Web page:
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Gas company surveying seepage in Silt area

Jeremy Heiman

The gas drilling company connected to natural gas leakage on West Divide Creek south of Silt has begun work to protect residents and wildlife from possible effects of the seeps.

But some residents don’t believe the plan is adequate for correcting the seep and protecting them from negative effects. On March 30, a resident found natural gas bubbling up in West Divide Creek, and more seeps were soon found downstream for a half mile. These seeps are near gas wells recently drilled by EnCana Oil and Gas (USA).



On Wednesday, the company started surveying the soil for more gas seeps. The seeps were first noticed by residents because they bubbled up through a stream and a spring, but any gas coming up through porous soil would be invisible.

So technicians are checking for ground seeps by using infrared gas detection devices, starting from the known seeps and moving outward in concentric circles outward. Gas seeps are recorded on a map using the global positioning system, or GPS.



This process, however, will only go as far as gas detection readings are found, said Walter Lowry, director of community and industry relations for EnCana.

Lowry said EnCana will also install gas monitoring devices in the ground at nearby homes. These devices collect samples drawn out of the ground through a piece of pipe, with a vacuum pump. The samples can be quickly checked for natural gas by a laboratory.

Doug Dennison, oil and gas auditor for Garfield County, said EnCana also installed an aeration system in West Divide Creek, just downstream from the largest gas seep. This is near where benzene, a cancer causing substance, was detected in water samples last week.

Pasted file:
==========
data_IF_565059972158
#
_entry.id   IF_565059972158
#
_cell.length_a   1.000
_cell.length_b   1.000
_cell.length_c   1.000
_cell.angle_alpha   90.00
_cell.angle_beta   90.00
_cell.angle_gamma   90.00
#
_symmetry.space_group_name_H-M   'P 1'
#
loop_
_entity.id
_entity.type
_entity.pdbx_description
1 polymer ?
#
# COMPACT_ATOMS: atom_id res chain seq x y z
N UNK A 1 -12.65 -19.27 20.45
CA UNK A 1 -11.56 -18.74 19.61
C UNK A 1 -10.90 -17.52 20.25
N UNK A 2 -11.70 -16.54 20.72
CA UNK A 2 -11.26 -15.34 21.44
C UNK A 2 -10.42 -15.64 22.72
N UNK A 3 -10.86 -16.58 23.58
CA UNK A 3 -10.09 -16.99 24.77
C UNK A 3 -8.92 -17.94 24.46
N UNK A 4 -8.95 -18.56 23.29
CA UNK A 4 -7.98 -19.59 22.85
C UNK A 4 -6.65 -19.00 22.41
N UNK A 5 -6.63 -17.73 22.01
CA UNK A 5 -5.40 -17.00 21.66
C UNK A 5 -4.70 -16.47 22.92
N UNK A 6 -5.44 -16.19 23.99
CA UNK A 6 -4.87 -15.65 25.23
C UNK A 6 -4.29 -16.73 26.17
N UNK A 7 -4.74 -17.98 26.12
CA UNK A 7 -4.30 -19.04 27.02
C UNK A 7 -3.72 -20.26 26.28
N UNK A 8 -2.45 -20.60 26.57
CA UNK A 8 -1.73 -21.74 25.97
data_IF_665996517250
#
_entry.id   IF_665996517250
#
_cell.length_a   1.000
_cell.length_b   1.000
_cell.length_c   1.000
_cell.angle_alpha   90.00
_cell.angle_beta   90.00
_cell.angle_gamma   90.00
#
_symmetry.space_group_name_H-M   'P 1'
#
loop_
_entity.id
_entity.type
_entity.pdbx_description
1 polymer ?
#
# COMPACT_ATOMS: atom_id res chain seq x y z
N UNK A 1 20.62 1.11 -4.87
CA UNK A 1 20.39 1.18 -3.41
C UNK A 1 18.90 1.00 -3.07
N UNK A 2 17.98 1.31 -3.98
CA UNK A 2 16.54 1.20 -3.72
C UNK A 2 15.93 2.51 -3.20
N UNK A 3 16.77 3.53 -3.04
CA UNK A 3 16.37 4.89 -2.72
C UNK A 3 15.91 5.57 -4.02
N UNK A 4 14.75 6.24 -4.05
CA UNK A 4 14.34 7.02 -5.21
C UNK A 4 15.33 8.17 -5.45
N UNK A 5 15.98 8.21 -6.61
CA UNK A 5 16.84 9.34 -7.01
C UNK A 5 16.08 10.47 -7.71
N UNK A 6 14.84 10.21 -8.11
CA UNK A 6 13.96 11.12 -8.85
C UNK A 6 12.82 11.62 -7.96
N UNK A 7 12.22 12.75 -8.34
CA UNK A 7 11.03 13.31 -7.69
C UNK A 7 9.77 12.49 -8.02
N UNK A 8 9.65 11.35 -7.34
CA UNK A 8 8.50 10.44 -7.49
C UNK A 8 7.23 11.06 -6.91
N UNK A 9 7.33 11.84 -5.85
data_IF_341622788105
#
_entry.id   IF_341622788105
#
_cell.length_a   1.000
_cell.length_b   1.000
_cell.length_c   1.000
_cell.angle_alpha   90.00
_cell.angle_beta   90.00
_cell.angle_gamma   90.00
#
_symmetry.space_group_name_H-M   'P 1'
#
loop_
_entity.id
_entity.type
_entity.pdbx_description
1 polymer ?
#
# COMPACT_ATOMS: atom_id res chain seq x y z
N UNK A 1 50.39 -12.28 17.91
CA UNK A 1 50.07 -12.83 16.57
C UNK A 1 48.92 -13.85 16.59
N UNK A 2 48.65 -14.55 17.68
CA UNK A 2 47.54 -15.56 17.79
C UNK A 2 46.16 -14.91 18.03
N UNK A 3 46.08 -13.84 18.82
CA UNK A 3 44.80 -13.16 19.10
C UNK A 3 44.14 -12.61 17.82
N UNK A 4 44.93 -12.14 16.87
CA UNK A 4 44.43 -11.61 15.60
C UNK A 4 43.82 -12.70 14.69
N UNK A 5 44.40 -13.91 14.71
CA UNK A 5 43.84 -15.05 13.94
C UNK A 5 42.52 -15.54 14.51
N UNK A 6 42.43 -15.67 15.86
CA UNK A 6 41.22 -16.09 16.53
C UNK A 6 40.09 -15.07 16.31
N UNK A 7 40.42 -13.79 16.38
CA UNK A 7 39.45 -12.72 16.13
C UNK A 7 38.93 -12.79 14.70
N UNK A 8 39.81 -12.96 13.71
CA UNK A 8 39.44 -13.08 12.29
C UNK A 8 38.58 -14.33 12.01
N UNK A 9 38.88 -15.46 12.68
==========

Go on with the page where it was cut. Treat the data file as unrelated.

Benzene, toluene and methyl phenol xylene, all poisonous chemicals associated with natural gas, were found in the water, but only benzene was found in quantities over acceptable standards.

EnCana has also placed porous tubes filled with activated charcoal, called booms, across the stream at several points downstream from the seeps, to absorb benzene and other toxic chemicals from the water.

Since learning of the natural gas seeping out in the stream, EnCana has also begun testing water from nearby East Divide Creek, at the request of a landowner whose property stretches between the two streams, Lowry said.

The results from those tests show that no water wells are contaminated with benzene, toluene, ethylbenzene or xylene, said Lisa Bracken, who lives a few hundred feet from the seeps. But she also said she thinks the company’s soil surveys will be inadequate.

Gas could be coming up anywhere within hundreds of yards of the known seeps. The search, as described by company officials, wouldn’t detect gas because the surveys are only being carried out near the known seeps, she said. The thought of undetected gas seeps is disconcerting to her.

“For those of us who are right there, it’s very, very scary,” she said.

The company is also supplying water to residents within one mile of the known seeps on West Divide Creek, in case their water wells have become contaminated by natural gas. The residents’ water wells are being tested every day by Cordilleran Compliance Services, a consultant hired by EnCana, Lowry said.

EnCana has stopped work on all its wells within two miles of the seeps, too.


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